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Parents' priorities in research

Published on Wednesday, 02 June 2021

How do we make sure parents' voices and priorities feed into our research priorities? We spoke to Professor Jenny Kurinczuk, head of the Policy Research Unit, to find out more about the development of our research programme.

The Policy Research Unit in Maternal and Neonatal Health and Care was set up to make sure government decisions about maternity and neonatal care policy are based on good quality evidence. So our research themes and projects reflect areas of interest for the Department of Health – but this doesn't mean that parents' concerns aren't important.

Every year we host an event for parents and organisations interested in pregnancy, birth and early parenthood. We share and answer questions about our latest research, and our guests tell us about the problems and questions that keep coming up in their work (you can read about our last event here).

Prof Jenny Kurinczuk (Director of the Policy Research Unit) and Prof Fiona Alderdice (Deputy Director), then take a summary of these discussions to meetings with our Oversight Group, along with our recent research findings, the findings from other research and suggestions from our research team. The Oversight Group includes representatives from the Department of Health, NHS England, NHS Improvement and Public Health England, and members contribute a high-level perspective – things like the long term plan for NHS England and findings from the Ockenden report into failings at Shrewsbury and Telford NHS Trust. All these different perspectives are considered when they advise on our programme of work, and Jenny says the views of parents are extremely important in their discussions.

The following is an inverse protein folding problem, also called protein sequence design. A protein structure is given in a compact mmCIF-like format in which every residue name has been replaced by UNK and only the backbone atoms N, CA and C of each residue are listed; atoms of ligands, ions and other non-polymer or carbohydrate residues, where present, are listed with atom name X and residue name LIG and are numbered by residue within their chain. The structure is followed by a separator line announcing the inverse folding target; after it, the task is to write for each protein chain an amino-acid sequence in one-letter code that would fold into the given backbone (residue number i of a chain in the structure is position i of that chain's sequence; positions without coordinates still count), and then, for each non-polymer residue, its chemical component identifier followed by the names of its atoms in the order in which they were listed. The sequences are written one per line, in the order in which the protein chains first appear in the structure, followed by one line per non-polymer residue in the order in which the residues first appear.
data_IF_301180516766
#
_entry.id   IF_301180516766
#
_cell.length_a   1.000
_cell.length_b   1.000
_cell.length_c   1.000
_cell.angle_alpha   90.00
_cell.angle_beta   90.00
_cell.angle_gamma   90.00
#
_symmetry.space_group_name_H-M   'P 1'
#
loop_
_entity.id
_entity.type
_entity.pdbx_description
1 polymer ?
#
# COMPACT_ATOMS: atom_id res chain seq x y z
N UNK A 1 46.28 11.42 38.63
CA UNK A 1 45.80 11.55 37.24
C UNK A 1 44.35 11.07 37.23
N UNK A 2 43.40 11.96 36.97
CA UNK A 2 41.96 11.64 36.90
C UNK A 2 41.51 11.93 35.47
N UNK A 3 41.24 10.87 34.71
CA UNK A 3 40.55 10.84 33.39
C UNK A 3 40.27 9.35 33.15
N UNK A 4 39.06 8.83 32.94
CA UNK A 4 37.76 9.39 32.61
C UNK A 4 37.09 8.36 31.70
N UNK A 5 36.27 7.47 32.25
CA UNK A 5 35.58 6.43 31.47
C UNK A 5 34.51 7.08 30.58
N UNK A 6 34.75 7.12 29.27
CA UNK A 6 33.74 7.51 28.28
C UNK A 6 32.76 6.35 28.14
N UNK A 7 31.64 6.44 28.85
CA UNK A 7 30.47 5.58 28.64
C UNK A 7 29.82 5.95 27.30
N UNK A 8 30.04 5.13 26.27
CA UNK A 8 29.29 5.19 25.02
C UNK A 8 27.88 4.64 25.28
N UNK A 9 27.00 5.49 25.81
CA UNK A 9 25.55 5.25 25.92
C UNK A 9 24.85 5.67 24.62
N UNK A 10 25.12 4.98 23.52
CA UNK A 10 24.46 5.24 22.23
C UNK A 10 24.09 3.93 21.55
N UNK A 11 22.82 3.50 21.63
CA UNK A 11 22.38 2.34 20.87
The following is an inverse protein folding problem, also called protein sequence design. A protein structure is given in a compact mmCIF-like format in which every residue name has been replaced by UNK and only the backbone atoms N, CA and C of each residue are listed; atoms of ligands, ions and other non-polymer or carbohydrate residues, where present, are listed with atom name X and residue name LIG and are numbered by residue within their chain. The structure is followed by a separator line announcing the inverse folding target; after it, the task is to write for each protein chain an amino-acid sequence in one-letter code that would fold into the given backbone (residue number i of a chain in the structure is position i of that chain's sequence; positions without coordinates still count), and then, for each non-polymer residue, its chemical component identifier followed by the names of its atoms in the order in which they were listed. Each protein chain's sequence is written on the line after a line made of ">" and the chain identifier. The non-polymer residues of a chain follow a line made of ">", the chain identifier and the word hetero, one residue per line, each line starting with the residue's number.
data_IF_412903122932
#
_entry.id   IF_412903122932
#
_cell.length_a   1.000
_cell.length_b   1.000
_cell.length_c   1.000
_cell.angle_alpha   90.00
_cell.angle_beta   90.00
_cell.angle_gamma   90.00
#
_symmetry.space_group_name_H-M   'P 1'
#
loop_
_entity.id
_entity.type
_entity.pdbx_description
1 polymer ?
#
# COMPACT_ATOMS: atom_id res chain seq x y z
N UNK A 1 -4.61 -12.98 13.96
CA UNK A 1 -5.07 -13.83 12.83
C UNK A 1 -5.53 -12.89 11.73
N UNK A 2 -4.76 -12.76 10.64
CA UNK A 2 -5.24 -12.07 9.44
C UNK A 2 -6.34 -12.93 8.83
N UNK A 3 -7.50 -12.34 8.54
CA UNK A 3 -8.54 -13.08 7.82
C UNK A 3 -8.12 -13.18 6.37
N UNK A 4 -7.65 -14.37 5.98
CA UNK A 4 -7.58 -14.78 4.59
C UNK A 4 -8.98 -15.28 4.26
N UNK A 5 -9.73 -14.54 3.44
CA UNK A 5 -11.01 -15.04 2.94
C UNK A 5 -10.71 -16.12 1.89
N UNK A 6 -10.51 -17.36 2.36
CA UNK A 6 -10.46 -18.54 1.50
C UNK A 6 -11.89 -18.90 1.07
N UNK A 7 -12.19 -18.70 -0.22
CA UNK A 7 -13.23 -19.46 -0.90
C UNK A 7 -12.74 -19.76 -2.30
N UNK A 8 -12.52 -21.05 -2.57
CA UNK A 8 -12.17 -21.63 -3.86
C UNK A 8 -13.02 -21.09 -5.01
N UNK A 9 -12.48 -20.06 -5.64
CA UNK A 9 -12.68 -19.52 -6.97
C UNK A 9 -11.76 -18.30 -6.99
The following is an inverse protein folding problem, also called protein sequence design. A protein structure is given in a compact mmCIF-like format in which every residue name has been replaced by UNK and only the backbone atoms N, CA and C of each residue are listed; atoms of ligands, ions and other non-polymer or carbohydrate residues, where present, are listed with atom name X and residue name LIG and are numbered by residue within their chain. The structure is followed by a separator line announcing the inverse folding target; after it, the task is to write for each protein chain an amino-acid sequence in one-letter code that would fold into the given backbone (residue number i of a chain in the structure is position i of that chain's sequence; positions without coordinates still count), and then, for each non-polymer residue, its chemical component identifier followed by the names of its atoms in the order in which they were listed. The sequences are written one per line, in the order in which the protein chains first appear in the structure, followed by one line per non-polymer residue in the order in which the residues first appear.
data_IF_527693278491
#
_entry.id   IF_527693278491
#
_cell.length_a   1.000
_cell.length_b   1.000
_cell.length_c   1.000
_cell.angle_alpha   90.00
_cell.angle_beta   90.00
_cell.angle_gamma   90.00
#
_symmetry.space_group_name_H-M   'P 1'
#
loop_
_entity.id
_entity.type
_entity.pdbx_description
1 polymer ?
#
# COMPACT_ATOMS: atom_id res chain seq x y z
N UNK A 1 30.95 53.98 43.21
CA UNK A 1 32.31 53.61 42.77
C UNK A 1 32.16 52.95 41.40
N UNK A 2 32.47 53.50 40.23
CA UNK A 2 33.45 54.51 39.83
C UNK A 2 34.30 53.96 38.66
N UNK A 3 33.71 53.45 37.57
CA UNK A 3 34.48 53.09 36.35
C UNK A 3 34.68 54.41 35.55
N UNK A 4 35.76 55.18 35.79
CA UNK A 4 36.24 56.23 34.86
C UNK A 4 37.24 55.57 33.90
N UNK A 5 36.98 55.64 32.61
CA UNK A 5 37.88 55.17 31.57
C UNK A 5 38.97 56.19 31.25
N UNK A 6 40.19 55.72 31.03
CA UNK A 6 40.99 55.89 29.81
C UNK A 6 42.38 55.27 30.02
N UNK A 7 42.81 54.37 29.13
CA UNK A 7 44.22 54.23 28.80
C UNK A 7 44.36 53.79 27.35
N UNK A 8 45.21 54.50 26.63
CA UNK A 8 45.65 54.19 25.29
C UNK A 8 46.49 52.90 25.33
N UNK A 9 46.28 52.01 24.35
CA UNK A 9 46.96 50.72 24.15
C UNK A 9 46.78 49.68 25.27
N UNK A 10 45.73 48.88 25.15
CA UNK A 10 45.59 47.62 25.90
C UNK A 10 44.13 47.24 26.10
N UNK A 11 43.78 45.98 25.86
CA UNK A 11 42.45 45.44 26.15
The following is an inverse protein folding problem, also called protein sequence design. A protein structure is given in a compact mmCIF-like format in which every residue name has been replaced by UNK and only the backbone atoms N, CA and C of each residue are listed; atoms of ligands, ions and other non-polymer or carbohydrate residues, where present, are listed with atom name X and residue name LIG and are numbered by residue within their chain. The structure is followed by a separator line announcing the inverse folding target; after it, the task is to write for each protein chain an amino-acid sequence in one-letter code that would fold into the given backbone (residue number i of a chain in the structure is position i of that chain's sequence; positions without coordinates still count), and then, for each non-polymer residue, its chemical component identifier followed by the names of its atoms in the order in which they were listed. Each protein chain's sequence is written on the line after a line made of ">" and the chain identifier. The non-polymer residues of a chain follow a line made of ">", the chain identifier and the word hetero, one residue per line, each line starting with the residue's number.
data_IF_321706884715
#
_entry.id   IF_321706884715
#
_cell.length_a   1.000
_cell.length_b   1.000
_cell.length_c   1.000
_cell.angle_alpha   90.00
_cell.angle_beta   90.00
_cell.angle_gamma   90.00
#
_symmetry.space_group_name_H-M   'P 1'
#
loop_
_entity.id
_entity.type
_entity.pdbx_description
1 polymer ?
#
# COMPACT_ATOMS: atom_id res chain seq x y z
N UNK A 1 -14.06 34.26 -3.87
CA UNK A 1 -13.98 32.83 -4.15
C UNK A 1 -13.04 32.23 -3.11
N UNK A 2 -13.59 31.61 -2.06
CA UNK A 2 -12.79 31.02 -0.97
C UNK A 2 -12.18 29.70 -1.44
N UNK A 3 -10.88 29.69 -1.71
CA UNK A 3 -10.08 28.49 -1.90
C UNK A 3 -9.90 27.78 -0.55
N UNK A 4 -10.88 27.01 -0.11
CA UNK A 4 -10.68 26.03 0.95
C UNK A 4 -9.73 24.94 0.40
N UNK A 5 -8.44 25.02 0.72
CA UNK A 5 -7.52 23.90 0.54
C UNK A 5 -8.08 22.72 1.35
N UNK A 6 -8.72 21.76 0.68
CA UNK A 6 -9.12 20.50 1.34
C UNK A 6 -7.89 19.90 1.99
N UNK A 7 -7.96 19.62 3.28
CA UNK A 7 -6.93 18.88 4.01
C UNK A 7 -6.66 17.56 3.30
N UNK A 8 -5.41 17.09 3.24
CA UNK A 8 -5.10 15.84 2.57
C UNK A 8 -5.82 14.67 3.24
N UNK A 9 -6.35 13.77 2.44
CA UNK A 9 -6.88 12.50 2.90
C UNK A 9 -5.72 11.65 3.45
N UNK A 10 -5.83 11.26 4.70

One example is the Listening to Parents project. This was suggested by Sands, the stillbirth and neonatal death charity, as parents whose baby has died aren't included in the general National Maternity Survey so their experiences of maternity care aren't included in the public record.

Another route feeding into our work is through ministerial or parliamentary questions, especially when an issue keeps being raised.

Jenny added: “There was an issue at one point about doulas, so the Oversight Group came to us and asked: 'What can you tell us about doulas?' So we reviewed all the published research about doulas to get an idea about the impact they have on maternity care.

“That review helped identify gaps in the research evidence, which we pointed out to the Oversight Group and asked if they wanted us to do qualitative research to fill those gaps. We then interviewed mothers who had been supported by a volunteer doula, and volunteer doulas working in community organisations, to understand how doula support works for women alongside maternity care. You can read the papers we published about this work in Midwifery and BMC Pregnancy and Childbirth.”

In general parents looking to get more research done on a particular topic have three more options: approaching individual researchers working in that area; getting involved with a charity or organisation that knows how to lobby government, or submitting questions to government committees such as the Health and Social Care Committee.

Jenny says: “Putting in a submission to the Health and Social Care Committee, or another committee looking at your area of interest, can be useful, even if your issue isn't directly relevant to the questions they are consulting about – each submission has to be read by members and incorporated into their report. So it's always worth having a go as you don't know who's going to read what you send and take note of the submissions.”

Updated: Wednesday, 02 June 2021 12:55 (v7)